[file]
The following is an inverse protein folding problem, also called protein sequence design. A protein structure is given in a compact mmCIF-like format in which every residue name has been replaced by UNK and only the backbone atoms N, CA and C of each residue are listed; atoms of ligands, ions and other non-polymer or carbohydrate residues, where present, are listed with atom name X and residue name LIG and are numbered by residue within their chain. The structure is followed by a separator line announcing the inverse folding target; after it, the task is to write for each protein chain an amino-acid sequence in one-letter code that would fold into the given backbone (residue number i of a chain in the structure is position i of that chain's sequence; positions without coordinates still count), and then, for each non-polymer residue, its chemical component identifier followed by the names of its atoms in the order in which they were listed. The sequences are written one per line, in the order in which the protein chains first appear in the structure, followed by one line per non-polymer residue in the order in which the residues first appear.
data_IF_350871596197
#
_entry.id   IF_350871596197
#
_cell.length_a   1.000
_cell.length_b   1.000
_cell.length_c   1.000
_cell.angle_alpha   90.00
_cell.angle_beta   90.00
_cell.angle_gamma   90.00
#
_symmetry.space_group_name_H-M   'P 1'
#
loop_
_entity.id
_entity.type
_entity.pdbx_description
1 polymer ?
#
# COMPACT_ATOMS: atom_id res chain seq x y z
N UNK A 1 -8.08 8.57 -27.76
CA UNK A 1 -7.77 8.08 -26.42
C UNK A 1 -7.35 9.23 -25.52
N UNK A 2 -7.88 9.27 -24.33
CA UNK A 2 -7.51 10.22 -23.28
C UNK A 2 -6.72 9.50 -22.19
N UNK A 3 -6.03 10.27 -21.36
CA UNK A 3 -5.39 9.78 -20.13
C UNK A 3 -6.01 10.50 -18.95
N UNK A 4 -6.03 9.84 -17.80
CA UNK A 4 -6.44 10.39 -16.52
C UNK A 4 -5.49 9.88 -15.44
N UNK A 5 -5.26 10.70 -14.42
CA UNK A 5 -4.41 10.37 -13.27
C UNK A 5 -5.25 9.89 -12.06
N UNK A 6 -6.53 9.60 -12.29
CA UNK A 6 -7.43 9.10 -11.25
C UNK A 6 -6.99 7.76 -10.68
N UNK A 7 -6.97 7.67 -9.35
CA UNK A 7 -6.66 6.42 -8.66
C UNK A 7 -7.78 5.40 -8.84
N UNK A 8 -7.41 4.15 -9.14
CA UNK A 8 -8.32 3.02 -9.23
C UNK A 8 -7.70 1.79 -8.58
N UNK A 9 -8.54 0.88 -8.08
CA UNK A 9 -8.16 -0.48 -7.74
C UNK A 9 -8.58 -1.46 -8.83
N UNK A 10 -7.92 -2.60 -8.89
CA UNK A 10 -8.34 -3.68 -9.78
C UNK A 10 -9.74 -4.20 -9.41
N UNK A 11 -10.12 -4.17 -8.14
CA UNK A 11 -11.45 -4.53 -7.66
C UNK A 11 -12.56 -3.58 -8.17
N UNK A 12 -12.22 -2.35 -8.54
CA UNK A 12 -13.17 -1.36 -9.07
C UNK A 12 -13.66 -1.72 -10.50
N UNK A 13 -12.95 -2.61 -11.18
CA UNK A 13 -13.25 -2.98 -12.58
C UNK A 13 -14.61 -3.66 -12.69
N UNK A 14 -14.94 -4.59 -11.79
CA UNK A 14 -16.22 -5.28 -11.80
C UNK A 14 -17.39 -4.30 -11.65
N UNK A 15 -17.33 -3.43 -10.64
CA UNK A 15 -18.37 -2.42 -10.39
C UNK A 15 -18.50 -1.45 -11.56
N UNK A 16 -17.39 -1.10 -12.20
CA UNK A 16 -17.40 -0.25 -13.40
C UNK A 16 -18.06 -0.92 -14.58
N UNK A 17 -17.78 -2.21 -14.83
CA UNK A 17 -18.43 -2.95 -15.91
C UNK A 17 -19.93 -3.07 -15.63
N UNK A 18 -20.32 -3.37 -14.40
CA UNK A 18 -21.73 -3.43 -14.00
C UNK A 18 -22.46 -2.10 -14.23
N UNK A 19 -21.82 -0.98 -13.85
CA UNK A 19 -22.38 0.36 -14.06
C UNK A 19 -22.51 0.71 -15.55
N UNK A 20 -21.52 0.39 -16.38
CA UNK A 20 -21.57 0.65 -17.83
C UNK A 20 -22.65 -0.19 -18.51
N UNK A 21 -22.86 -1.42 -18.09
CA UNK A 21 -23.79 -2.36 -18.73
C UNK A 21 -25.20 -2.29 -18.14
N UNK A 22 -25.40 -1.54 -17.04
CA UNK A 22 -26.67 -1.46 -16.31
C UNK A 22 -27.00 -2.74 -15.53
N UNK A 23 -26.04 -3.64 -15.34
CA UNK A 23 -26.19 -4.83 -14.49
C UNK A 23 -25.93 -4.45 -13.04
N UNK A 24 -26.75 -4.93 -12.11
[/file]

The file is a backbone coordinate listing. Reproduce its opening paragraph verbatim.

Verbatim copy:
The following is an inverse protein folding problem, also called protein sequence design. A protein structure is given in a compact mmCIF-like format in which every residue name has been replaced by UNK and only the backbone atoms N, CA and C of each residue are listed; atoms of ligands, ions and other non-polymer or carbohydrate residues, where present, are listed with atom name X and residue name LIG and are numbered by residue within their chain. The structure is followed by a separator line announcing the inverse folding target; after it, the task is to write for each protein chain an amino-acid sequence in one-letter code that would fold into the given backbone (residue number i of a chain in the structure is position i of that chain's sequence; positions without coordinates still count), and then, for each non-polymer residue, its chemical component identifier followed by the names of its atoms in the order in which they were listed. The sequences are written one per line, in the order in which the protein chains first appear in the structure, followed by one line per non-polymer residue in the order in which the residues first appear.